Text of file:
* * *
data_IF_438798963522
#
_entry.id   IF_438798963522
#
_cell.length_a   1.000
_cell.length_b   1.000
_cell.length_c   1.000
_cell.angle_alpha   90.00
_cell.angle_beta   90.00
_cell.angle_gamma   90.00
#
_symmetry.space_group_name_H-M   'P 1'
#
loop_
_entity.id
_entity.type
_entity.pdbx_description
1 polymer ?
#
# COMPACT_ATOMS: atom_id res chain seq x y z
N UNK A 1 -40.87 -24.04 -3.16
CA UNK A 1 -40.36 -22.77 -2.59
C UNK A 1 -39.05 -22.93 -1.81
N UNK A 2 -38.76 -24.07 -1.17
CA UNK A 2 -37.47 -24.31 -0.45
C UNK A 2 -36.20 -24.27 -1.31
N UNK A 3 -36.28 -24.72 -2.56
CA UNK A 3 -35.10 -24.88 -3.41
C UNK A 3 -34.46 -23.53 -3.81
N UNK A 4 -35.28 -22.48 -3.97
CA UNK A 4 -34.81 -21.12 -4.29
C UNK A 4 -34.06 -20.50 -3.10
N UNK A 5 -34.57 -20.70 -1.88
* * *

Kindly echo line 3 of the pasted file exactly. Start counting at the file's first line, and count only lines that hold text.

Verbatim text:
_entry.id   IF_438798963522